Posted by: thebuffyrewatch | August 13, 2012

Robin’s Review: S4, E20 – The Yoko Factor (1)

Synopsis: Spike offers to break into the Initiative and steal some important files about Adam. As the Scoobies agree to his plans he spreads misinformation to make them turn on one another. Buffy returns from L.A. and Xander reveals to Riley how Angel lost his soul. Riley then finds Angel beating up some soldiers and the two get into a confrontation. Buffy and Forrest try to attack Adam when he appears in a cave and he kills Forrest. Angel apologises to Buffy and she reassures Riley about their relationship. The Scoobies fall out in a big way and Riley goes to see Adam.

The Good: The choices Spike made to sow discord amongst the Scoobies were very good. Particularly cunning was the way he feigned not knowing that Willow and Tara were together and claimed that he thought Buffy and Xander were discussing Willow’s “choice” to be a wicca. That cut right to the core of Willow’s fears about her friends reactions to her new relationship. Spike poked Giles with more predictable material about his unemployment and loss of status as Watcher. The lies worked nicely to crank up a season’s worth of tension and once more it was great to see Spike being an antagonist again.

Sadly what followed from Spike’s machinations doesn’t belong in “The Good” but I thought Willow’s discussion of her living arrangements did. She talks about how she and Buffy don’t spend much time together anymore now that they both have new relationships. It’s a story that feels authentic both with real life experience (as school friends go to college) and within the storyline.

In general the build-up to some sort of climactic finale was ok. The shots of the Initiative full to bursting point with demons makes it clear where the “high casualties on both sides” that Adam talked about last episodewill come from. The death of Forrest made it clear why Riley would go anywhere near Adam. And the fact that Adam once again brushed Buffy off easily does add intrigue about how exactly anyone can stop him.

The Bad: While Buffy season four aired on TV, Angel season one ran concurrently. In typically clever Joss Whedon fashion the two shows had stories which ran across one another. So far those stories have been kept apart in a way which meant if you watched one show you wouldn’t need to watch the other to understand what was going on. However after Faith hopped on a train at the end of “Who Are You” (416) she slowly made her way to L.A. In the episode of Angel which aired after “New Moon Rising” Buffy went to L.A. to help him deal with Faith and her explosive psychology. That’s all fine and dandy but for a viewer of Buffy only it led to a bizarre situation here where it felt like we had missed key details. Buffy comes back from somewhere looking distraught and exhausted and suddenly she and Riley are talking about Angel. It was abrupt and it’s difficult to expect viewers to watch a whole other show to keep up. Angel’s subsequent measuring contest with Riley felt like a needless distraction with Adam on the loose. Considering how easily Adam bested her it seemed odd that Buffy didn’t ask Angel to help fight with her.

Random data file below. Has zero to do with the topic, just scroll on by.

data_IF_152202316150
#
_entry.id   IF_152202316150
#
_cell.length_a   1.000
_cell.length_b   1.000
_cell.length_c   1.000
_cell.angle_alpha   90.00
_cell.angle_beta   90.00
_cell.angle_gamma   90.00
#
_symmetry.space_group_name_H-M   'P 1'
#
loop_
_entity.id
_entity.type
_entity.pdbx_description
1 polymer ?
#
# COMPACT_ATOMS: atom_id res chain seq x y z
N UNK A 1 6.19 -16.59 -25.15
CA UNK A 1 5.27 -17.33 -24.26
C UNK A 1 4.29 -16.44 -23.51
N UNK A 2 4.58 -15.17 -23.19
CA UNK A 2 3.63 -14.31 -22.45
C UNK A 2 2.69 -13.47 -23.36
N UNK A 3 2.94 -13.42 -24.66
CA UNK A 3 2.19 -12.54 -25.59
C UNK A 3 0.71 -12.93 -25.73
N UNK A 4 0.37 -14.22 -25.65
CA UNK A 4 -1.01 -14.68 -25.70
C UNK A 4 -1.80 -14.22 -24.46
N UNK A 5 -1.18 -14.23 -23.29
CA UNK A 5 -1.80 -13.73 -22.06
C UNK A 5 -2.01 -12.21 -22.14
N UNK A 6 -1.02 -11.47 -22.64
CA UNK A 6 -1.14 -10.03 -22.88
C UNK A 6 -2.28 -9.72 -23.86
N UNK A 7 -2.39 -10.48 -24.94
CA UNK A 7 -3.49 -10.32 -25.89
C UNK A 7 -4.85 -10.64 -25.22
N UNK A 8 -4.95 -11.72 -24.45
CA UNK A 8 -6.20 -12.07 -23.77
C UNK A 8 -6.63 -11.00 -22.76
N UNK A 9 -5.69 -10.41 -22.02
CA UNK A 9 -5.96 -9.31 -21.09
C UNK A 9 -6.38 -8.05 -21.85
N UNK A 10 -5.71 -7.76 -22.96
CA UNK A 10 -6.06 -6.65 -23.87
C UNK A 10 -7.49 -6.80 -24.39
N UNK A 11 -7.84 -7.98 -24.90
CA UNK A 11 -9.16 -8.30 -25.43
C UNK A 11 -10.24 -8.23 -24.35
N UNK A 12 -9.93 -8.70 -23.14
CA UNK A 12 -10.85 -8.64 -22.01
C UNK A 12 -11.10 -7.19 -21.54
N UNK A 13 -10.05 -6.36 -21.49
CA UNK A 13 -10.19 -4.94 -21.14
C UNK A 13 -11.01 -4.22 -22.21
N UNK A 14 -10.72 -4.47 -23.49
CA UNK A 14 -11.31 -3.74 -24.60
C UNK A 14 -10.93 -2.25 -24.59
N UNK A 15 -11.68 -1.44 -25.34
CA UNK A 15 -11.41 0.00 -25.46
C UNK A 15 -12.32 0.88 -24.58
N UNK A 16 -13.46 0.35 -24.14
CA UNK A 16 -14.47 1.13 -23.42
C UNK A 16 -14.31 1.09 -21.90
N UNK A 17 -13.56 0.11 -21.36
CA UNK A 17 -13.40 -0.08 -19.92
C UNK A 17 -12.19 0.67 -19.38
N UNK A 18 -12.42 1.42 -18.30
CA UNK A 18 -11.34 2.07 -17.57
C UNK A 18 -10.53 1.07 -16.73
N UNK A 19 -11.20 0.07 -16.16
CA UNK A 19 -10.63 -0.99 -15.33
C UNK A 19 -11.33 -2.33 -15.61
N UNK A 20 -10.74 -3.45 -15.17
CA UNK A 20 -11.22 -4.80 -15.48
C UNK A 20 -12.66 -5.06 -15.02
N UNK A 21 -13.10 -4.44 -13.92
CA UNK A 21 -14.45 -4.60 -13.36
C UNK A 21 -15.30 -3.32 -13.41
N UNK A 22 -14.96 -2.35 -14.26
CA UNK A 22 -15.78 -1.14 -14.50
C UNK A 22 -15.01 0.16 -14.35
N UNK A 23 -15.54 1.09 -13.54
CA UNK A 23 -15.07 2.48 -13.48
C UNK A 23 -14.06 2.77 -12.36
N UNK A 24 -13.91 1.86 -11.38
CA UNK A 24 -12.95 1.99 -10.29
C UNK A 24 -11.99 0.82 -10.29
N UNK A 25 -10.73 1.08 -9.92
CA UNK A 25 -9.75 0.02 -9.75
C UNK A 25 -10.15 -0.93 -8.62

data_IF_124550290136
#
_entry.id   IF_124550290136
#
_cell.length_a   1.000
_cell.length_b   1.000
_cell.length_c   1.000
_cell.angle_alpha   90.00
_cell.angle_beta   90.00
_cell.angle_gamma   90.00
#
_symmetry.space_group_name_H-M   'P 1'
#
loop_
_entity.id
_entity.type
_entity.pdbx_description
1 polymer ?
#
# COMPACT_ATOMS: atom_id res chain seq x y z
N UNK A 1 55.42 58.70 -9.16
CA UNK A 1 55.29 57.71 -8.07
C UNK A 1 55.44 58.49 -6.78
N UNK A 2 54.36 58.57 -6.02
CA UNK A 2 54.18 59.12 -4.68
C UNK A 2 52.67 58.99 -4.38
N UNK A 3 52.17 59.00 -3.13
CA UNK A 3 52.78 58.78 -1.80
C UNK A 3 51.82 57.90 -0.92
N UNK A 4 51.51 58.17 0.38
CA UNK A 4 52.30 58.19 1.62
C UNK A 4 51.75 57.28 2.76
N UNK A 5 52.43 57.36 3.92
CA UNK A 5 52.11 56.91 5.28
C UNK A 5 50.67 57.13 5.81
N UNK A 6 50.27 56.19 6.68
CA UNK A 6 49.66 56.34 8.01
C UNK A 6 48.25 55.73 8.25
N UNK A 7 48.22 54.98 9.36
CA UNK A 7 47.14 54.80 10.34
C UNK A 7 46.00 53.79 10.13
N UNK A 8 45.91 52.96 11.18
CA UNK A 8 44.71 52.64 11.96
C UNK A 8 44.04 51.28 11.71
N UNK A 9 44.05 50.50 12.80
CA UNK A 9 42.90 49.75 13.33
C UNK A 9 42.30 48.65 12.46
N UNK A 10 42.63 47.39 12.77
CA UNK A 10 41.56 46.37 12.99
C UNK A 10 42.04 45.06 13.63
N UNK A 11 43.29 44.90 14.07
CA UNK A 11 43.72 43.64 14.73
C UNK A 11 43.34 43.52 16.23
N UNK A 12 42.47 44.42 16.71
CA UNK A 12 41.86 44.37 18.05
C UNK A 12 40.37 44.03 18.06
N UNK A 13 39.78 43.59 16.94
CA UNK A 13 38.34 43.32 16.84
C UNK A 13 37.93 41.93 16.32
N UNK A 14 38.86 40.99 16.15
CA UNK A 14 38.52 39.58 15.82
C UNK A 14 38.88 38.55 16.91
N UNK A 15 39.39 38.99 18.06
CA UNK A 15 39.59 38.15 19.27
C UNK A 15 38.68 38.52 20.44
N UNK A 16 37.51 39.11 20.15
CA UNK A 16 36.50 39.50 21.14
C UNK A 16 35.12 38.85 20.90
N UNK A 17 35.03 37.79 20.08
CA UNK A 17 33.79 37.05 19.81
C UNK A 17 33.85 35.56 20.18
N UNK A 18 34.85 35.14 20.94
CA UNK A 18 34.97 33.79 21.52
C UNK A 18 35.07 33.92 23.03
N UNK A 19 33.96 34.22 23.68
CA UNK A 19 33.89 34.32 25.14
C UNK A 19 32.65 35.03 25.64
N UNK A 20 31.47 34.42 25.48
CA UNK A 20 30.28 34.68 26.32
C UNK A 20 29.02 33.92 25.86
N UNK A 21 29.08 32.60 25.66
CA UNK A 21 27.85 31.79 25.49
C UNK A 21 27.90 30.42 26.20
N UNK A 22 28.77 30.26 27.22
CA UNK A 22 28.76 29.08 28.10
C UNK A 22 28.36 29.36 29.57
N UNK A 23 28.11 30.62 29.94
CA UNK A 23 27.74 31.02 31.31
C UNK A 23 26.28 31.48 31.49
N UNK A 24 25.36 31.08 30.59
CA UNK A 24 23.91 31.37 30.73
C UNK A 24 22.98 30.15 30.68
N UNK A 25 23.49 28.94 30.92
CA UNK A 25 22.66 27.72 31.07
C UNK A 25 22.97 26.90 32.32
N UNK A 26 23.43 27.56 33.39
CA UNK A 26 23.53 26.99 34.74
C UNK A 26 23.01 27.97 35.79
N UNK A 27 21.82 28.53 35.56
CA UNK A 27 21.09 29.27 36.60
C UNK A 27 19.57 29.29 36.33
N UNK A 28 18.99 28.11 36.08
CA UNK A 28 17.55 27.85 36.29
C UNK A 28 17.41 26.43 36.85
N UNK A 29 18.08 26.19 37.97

The Unknown: Spike made an interesting choice in trying to turn Xander against his friends. He claimed that the girls were joking about Xander’s inability to find a job and suggesting that he join the army. This was an odd suggestion for several reasons. The implication Spike was going for was that the army was a good home for young men with no brains and no direction in life. That may be a middle class perception of the army in American society that I’m not aware of. It didn’t strike me as much of a putdown because men who join the army are going to end up being pretty disciplined and proficient. However given that Riley is a member of the army and the Scooby girls all seem to have a high opinion of him made it a difficult gag to land. Add to all that that Xander was turned into a soldier (206) and long retained some of that knowledge it could well have seemed like a sensible career choice for him. So I know why Spike would have said it but I’m not sure it would have worked the way it did.

The big Scooby confrontation was meant to bring a season’s worth of tension to the boil. I don’t think that it did. It’s true that the gang no longer function as they did back at the library but we’ve had almost no focus on their emotional response to that. We’ve still had no Xander episode and no discussion of what job Giles might take if he wanted one. They have been allowed to drift all season and so this fight felt more manufactured than it should have. Part of the problem was the use of Giles for drunken comedy which though initially hilarious (cracking up at Fort Dix) rapidly became too obvious (yelling things off screen). It also felt cheap to have Xander realise that Willow was gay in a throwaway comedy moment.

Best Moment: I did enjoy Riley refusing to leave Buffy’s dorm room when she wanted to have a word with Angel. As Riley folds his arms Buffy and Angel walk out the door and close it behind them. Beaten and for once recognising his own silliness Riley says to the empty room “Not movin a muscle.”

The Bottom Line: Very far from Buffy at its best. I can see some promise for part two but most of this was confused.

46/100

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